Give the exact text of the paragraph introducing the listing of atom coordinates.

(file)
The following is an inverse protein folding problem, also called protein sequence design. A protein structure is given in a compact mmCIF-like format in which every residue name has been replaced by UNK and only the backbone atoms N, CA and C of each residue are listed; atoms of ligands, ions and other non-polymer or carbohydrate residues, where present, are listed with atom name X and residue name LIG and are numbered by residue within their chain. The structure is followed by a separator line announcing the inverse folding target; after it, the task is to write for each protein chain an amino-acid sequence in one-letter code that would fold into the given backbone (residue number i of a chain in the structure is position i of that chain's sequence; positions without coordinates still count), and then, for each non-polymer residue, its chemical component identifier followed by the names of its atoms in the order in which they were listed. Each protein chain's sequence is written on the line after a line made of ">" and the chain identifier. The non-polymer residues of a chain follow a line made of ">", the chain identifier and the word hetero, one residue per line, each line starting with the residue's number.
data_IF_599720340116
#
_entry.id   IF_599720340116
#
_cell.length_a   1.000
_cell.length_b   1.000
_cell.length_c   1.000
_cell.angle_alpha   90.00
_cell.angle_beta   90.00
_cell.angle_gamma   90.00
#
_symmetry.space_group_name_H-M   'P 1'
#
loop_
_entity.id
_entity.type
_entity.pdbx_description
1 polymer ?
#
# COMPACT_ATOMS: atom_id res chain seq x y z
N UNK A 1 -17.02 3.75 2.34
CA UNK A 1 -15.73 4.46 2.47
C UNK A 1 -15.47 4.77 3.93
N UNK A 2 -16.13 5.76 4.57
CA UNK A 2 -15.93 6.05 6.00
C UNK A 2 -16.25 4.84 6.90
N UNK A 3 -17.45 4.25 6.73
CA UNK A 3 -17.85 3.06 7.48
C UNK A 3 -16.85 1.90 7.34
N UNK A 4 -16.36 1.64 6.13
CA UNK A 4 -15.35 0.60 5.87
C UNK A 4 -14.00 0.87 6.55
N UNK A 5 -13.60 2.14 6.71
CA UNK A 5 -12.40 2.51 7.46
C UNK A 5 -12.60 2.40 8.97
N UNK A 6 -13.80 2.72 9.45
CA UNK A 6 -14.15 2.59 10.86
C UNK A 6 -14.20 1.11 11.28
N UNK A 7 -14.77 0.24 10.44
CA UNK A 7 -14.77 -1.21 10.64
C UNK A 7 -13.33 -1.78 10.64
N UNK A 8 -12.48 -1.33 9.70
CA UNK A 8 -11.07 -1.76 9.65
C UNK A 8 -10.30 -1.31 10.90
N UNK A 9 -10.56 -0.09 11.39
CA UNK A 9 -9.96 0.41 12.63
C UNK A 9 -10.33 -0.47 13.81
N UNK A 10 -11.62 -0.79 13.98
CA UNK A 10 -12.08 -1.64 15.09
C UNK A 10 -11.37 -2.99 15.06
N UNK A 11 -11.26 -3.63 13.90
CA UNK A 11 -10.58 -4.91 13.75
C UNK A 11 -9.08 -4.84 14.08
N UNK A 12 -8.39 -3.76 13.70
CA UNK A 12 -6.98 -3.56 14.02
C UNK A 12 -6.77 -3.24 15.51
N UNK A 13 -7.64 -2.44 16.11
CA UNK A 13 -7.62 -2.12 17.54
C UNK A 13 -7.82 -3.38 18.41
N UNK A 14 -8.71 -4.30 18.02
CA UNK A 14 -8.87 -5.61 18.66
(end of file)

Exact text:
The following is an inverse protein folding problem, also called protein sequence design. A protein structure is given in a compact mmCIF-like format in which every residue name has been replaced by UNK and only the backbone atoms N, CA and C of each residue are listed; atoms of ligands, ions and other non-polymer or carbohydrate residues, where present, are listed with atom name X and residue name LIG and are numbered by residue within their chain. The structure is followed by a separator line announcing the inverse folding target; after it, the task is to write for each protein chain an amino-acid sequence in one-letter code that would fold into the given backbone (residue number i of a chain in the structure is position i of that chain's sequence; positions without coordinates still count), and then, for each non-polymer residue, its chemical component identifier followed by the names of its atoms in the order in which they were listed. Each protein chain's sequence is written on the line after a line made of ">" and the chain identifier. The non-polymer residues of a chain follow a line made of ">", the chain identifier and the word hetero, one residue per line, each line starting with the residue's number.